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Diabet Med. 2012 Jun;29(6):761-6. doi: 10.1111/j.1464-5491.2011.03529.x.

Type 1 diabetes and measles, mumps and rubella childhood infections within the Italian Insulin-dependent Diabetes Registry.

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Department of Public Health and Neurosciences, University of Pavia, Pavia, Italy.



Several studies confirmed the growing rate of Type 1 diabetes mellitus in childhood coinciding with increasing diagnosis of viral infections. A study investigating the incidence of Type 1 diabetes during 1996-1997 showed a higher notification of viral infections in the Pavia District. The aim was to confirm these results.


This study evaluated the relationship between new cases of Type 1 diabetes and those of measles, mumps and rubella in 1996-2001, analysing data of newly-diagnosed Type 1 diabetes children, aged 0-14 years and enrolled into the RIDI (Italian Insulin-dependent Diabetes Registry) during the same years. Measles, rubella and mumps rates were calculated using as denominator the estimated 'population at risk', represented by the number of 0- to 14 year-old subjects who did not undergo the MMR (measles, mumps and rubella) vaccination. In order to investigate the association between Type 1 diabetes incidence and measles, rubella and mumps respectively, Spearman's rank correlation was used.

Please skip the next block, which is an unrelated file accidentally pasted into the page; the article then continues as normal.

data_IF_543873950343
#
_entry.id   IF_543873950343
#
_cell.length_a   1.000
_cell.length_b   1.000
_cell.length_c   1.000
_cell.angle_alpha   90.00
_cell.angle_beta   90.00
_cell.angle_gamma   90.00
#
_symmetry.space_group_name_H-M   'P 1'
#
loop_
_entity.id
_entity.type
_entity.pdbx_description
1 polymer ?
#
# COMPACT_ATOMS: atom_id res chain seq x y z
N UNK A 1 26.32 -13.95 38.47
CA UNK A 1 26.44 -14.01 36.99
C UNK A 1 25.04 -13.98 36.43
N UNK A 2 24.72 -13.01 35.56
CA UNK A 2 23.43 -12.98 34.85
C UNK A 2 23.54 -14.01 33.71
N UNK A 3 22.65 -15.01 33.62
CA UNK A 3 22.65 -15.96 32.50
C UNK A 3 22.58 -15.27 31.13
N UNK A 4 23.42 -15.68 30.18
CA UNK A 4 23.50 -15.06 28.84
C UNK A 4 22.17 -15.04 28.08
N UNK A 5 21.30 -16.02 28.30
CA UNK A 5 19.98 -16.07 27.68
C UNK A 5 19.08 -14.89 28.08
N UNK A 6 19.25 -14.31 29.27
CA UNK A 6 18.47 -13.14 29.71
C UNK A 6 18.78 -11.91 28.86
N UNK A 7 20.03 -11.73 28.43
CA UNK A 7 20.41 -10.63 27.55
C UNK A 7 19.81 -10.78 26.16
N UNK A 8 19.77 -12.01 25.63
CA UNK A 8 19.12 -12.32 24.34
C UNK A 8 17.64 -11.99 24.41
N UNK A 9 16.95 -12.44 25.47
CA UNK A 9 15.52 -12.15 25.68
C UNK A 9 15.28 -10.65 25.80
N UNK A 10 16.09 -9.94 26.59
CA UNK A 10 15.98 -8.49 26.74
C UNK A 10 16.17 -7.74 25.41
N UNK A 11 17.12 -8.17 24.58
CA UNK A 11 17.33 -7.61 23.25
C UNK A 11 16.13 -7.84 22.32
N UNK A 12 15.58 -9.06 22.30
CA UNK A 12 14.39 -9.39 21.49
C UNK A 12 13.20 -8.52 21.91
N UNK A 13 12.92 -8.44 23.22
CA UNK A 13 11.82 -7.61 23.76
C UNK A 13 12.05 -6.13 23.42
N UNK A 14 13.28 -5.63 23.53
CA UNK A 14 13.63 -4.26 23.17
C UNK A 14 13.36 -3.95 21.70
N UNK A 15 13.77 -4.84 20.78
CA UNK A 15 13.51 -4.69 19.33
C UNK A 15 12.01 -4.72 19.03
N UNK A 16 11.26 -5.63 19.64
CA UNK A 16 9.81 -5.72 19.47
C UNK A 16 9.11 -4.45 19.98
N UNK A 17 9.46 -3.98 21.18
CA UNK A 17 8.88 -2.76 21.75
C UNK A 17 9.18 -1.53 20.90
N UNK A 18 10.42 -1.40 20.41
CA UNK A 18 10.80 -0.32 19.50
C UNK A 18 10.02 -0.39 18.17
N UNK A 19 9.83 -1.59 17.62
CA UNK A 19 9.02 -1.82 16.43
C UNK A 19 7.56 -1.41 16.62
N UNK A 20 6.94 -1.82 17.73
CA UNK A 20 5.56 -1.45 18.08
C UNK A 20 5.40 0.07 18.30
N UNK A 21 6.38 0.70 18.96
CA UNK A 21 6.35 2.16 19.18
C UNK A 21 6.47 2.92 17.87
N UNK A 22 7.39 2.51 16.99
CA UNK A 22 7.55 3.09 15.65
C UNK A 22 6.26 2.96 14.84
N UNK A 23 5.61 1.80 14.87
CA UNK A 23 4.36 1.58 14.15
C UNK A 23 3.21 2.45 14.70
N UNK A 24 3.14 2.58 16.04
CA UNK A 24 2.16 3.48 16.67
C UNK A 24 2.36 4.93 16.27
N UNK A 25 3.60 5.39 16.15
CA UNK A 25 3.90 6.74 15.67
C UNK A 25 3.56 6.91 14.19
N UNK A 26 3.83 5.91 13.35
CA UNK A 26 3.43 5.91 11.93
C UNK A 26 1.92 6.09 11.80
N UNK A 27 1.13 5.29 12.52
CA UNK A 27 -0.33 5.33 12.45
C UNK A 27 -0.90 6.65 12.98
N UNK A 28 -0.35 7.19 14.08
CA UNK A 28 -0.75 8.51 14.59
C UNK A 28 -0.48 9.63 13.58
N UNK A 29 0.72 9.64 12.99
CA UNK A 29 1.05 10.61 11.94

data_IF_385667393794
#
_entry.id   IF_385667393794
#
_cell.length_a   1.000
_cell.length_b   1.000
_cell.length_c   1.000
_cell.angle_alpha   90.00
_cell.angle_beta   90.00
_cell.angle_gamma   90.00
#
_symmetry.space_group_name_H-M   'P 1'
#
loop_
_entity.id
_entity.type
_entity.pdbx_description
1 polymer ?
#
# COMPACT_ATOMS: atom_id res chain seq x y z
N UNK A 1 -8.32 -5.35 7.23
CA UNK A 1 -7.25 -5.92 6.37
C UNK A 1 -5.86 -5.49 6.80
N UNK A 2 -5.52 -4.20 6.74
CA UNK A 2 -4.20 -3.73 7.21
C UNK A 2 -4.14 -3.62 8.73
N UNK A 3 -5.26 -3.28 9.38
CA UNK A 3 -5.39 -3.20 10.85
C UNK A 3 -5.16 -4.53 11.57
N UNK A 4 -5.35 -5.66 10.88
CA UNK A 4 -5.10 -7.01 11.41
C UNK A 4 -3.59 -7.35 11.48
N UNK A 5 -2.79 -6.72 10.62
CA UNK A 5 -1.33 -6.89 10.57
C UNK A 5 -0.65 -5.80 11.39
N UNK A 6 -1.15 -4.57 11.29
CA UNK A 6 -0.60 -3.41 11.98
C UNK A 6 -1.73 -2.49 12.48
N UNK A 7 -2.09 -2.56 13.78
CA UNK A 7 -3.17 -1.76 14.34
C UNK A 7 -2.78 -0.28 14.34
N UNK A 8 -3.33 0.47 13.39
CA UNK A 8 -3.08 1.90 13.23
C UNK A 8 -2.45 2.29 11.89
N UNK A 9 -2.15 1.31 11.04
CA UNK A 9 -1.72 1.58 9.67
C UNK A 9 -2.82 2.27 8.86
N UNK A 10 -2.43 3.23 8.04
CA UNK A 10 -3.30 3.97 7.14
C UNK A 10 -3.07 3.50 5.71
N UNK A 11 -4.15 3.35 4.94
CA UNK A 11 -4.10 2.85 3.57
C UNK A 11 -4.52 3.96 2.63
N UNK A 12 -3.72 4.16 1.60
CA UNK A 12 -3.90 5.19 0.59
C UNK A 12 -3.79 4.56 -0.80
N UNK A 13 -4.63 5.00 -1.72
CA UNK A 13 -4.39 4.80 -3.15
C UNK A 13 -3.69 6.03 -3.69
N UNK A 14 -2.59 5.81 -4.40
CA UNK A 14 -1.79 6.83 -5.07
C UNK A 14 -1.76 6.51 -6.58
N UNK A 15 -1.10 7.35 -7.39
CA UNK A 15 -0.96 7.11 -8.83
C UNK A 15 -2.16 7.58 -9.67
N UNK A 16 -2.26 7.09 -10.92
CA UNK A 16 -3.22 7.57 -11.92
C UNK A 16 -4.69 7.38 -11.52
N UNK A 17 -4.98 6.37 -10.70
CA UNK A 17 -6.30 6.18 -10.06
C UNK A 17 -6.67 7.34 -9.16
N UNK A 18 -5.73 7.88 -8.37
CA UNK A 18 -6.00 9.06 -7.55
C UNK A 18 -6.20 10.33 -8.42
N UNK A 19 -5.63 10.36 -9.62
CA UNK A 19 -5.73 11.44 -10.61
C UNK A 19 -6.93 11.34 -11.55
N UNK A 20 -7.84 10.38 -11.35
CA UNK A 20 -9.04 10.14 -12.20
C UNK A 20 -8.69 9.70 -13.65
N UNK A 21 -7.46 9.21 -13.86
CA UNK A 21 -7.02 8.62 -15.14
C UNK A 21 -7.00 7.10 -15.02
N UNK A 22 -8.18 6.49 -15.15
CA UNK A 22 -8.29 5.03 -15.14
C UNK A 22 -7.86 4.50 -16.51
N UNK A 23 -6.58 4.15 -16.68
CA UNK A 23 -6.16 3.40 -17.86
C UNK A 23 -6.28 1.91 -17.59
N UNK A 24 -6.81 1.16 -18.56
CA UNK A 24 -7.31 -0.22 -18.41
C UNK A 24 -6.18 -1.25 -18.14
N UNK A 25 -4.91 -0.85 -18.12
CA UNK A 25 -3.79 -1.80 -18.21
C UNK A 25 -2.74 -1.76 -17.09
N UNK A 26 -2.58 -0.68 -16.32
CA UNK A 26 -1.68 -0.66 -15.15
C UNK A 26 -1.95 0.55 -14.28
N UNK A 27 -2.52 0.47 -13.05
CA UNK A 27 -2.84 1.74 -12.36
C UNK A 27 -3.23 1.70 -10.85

The analysis of the whole Registries data did not at first show any statistical significance between age-standardized Type 1 diabetes incidence density and estimated rates of measles, mumps and rubella notifications. Excluding data from Sardinia Registry, a significant association was observed between Type 1 diabetes incidence and mumps (P = 0.034) and rubella (P = 0.014), respectively, while there was no statistical significance between the incidence of measles cases and diabetes rates (P = 0.269).


According to our findings, mumps and rubella viral infections are associated with the onset of Type 1 diabetes. The statistical significance observed after exclusion of the Sardinian data suggests that other environmental factors may operate over populations with different genetic susceptibility.

[Indexed for MEDLINE]

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